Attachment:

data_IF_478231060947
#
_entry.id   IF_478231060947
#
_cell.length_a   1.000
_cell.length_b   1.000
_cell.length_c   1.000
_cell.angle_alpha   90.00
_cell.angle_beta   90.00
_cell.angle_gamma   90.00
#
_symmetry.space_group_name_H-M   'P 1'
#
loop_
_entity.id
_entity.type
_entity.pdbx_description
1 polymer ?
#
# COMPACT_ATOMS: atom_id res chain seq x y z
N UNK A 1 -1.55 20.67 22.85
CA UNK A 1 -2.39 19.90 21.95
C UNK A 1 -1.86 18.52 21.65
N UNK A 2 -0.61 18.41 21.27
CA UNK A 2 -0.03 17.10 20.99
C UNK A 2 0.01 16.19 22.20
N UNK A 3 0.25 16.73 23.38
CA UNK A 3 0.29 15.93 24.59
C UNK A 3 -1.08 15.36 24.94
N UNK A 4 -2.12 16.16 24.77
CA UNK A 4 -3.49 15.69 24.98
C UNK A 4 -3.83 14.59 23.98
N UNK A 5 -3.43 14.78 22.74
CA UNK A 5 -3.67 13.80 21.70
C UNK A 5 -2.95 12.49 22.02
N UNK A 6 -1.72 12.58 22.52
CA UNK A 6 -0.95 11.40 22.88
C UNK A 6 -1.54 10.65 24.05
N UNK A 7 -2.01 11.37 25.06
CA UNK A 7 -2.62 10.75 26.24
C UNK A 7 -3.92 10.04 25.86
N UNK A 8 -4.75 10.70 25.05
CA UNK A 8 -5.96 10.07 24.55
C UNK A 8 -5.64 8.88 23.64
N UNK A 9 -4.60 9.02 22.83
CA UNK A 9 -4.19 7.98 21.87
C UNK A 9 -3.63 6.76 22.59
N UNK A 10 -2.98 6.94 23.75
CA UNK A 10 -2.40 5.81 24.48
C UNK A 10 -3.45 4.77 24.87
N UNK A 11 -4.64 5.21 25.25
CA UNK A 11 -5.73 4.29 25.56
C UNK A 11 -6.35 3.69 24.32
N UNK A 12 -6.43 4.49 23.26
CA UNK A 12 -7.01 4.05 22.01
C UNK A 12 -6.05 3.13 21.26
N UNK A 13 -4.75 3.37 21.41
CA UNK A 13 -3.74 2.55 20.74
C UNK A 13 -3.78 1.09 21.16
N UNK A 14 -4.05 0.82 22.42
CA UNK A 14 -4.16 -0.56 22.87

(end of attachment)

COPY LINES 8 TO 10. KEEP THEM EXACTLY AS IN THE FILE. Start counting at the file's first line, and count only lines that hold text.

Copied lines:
_cell.angle_alpha   90.00
_cell.angle_beta   90.00
_cell.angle_gamma   90.00